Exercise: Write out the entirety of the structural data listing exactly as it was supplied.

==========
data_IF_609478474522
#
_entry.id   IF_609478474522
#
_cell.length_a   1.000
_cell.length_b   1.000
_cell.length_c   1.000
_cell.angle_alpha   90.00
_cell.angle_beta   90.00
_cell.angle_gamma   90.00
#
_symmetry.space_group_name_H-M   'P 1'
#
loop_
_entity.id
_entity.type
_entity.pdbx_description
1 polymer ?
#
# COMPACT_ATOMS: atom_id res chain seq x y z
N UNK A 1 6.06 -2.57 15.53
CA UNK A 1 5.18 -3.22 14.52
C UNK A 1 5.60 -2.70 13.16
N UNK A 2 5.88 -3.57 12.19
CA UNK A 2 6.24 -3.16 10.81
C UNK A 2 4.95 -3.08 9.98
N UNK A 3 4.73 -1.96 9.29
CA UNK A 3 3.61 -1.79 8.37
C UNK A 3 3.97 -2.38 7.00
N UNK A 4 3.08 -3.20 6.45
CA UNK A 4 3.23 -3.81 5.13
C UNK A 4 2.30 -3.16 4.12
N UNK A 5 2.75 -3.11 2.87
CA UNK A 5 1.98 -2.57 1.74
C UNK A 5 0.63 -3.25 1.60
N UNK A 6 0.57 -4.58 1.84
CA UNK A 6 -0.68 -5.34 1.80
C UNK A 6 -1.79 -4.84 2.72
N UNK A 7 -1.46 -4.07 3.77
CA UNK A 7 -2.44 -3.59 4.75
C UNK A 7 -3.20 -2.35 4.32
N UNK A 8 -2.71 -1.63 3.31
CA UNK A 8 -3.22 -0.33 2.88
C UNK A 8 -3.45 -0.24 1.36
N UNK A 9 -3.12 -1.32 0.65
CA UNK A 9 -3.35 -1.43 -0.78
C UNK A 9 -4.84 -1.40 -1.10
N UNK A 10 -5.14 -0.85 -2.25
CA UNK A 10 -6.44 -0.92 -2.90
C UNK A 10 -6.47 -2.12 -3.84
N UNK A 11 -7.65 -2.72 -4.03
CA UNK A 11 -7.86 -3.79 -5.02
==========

data_IF_609478474522
#
_entry.id   IF_609478474522
#
_cell.length_a   1.000
_cell.length_b   1.000
_cell.length_c   1.000
_cell.angle_alpha   90.00
_cell.angle_beta   90.00
_cell.angle_gamma   90.00
#
_symmetry.space_group_name_H-M   'P 1'
#
loop_
_entity.id
_entity.type
_entity.pdbx_description
1 polymer ?
#
# COMPACT_ATOMS: atom_id res chain seq x y z
N UNK A 1 6.06 -2.57 15.53
CA UNK A 1 5.18 -3.22 14.52
C UNK A 1 5.60 -2.70 13.16
N UNK A 2 5.88 -3.57 12.19
CA UNK A 2 6.24 -3.16 10.81
C UNK A 2 4.95 -3.08 9.98
N UNK A 3 4.73 -1.96 9.29
CA UNK A 3 3.61 -1.79 8.37
C UNK A 3 3.97 -2.38 7.00
N UNK A 4 3.08 -3.20 6.45
CA UNK A 4 3.23 -3.81 5.13
C UNK A 4 2.30 -3.16 4.12
N UNK A 5 2.75 -3.11 2.87
CA UNK A 5 1.98 -2.57 1.74
C UNK A 5 0.63 -3.25 1.60
N UNK A 6 0.57 -4.58 1.84
CA UNK A 6 -0.68 -5.34 1.80
C UNK A 6 -1.79 -4.84 2.72
N UNK A 7 -1.46 -4.07 3.77
CA UNK A 7 -2.44 -3.59 4.75
C UNK A 7 -3.20 -2.35 4.32
N UNK A 8 -2.71 -1.63 3.31
CA UNK A 8 -3.22 -0.33 2.88
C UNK A 8 -3.45 -0.24 1.36
N UNK A 9 -3.12 -1.32 0.65
CA UNK A 9 -3.35 -1.43 -0.78
C UNK A 9 -4.84 -1.40 -1.10
N UNK A 10 -5.14 -0.85 -2.25
CA UNK A 10 -6.44 -0.92 -2.90
C UNK A 10 -6.47 -2.12 -3.84
N UNK A 11 -7.65 -2.72 -4.03
CA UNK A 11 -7.86 -3.79 -5.02